The Guangdong Times Museum in Guangzhou fired the first salvo: in August 2022, the institution, which is backed by a property company, announced the cessation of its exhibition programme. The museum, which opened in the comparably optimistic climes of 2003, is one of the most influential, academic and experimental independent institutions on the Chinese mainland. But, in recent years, it has been forced to operate in an increasingly hostile environment. Its loss, nevertheless, has shaken a Chinese art community already reeling from pandemic restrictions.
Other shocks soon followed: the OCAT chain of property-backed institutions in Beijing, Shanghai, Xi’an and Shenzhen abruptly closed in 2022, Yuz Museum relocated this summer from its enormous converted airplane hangar in Shanghai’s West Bund to a much smaller facility in a remote suburb, and the Shanghai Centre of Photography (SCoP) will close in November after eight years due to the retirement of its founder, the photojournalist Liu Heung Shing. In August, Shanghai’s Long Museum announced a Sotheby’s Hong Kong autumn sale of almost 40 works from its collection, with a value estimated to be between $95.9m-$135.5m. A sale of further works is planned with Sotheby’s New York.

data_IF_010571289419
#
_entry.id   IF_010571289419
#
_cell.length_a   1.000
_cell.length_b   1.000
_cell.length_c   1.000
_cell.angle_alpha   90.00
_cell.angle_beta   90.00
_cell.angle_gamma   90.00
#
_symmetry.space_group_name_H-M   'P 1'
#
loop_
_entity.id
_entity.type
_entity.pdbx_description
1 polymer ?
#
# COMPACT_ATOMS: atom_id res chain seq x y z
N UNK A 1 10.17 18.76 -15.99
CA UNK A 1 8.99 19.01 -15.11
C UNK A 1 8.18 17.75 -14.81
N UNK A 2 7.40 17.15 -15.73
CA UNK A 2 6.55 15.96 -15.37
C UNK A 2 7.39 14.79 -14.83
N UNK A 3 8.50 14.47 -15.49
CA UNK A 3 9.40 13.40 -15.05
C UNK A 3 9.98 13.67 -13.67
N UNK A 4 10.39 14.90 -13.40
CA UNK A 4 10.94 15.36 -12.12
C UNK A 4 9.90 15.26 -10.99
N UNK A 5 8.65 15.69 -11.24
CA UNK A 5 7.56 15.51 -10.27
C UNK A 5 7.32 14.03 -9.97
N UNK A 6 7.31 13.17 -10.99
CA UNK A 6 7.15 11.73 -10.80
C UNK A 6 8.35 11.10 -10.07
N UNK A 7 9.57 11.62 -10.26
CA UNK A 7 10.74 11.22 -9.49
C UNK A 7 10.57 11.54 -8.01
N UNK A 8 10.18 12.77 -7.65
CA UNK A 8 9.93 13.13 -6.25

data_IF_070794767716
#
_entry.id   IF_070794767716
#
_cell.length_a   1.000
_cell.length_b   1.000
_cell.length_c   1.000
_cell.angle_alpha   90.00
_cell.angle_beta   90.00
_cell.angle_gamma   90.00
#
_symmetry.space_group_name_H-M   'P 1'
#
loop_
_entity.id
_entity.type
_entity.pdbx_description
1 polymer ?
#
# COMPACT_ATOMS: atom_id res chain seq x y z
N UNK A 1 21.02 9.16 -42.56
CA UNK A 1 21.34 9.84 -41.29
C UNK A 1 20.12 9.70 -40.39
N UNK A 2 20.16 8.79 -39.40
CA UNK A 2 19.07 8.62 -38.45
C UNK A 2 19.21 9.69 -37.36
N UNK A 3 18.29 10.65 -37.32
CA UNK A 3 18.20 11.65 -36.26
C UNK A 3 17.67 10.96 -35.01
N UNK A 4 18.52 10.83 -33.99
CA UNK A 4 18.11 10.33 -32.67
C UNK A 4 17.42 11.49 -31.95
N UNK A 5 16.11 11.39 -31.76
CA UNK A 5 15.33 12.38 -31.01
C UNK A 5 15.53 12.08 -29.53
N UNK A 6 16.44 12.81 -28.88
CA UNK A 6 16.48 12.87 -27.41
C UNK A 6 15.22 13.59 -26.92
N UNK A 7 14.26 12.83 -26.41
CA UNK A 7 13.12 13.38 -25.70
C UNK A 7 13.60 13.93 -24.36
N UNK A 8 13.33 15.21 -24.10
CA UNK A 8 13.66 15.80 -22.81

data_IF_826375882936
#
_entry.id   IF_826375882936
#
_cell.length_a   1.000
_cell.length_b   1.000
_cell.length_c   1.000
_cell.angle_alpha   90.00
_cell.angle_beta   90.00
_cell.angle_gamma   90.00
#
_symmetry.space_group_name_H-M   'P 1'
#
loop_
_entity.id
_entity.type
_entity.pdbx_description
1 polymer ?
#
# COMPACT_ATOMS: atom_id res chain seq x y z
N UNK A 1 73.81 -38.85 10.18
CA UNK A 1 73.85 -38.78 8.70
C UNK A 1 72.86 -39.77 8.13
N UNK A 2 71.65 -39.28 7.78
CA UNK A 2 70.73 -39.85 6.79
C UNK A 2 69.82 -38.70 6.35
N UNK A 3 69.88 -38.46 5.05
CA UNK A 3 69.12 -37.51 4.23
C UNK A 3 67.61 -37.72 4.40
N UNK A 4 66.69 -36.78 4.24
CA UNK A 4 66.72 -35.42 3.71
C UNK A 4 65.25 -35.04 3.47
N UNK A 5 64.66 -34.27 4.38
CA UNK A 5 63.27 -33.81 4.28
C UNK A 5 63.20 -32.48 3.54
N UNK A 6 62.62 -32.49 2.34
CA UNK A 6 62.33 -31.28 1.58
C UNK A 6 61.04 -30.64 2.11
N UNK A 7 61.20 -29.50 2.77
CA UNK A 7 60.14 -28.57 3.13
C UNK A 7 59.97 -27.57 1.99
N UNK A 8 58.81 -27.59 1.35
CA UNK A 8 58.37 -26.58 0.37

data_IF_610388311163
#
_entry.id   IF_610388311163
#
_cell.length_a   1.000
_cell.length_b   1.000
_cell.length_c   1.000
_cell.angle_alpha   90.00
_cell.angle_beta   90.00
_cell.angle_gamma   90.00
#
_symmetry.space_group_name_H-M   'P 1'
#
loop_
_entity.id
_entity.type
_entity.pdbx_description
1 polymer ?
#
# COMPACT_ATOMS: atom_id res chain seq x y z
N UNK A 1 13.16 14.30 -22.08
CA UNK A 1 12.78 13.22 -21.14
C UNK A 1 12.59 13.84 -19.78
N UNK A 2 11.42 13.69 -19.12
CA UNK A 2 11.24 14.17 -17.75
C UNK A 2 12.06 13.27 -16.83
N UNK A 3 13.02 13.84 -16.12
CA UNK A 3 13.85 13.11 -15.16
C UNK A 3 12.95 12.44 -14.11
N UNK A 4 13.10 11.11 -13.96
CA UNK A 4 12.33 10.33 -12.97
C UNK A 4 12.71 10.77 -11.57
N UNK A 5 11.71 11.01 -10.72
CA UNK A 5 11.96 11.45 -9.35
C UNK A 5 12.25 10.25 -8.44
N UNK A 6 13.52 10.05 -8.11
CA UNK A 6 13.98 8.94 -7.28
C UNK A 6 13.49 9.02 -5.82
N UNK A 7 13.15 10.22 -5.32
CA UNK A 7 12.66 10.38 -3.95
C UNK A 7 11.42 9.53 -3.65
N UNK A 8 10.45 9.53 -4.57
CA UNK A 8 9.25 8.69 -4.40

“It does feel like a boom-and-bust process, which is a reflection of the larger economic situation,” says Colin Chinnery, an artist and curator who this year co-founded Beijing’s Sound Art Museum. “Most private art institutions don’t have a solid financial model, especially if they rely on a parent company to pay their bills. The current model seems to be based on the ‘seven fat years’ premise, without considering the lean years that inevitably follow.”
China’s museums face an increasingly chaotic censorship regime as well as the fallout from zero Covid policies, a global downturn and a collapsing property market. The country’s reopening early this year failed to mitigate the damage done by long lockdowns. “Covid caused economic havoc in 2022, which led to a lot of financial stress,” Chinnery says. “The links of the economic chain seem to be broken, which has brought a lot of economic movement to a halt. You can’t move if you don’t have cash to make things happen.”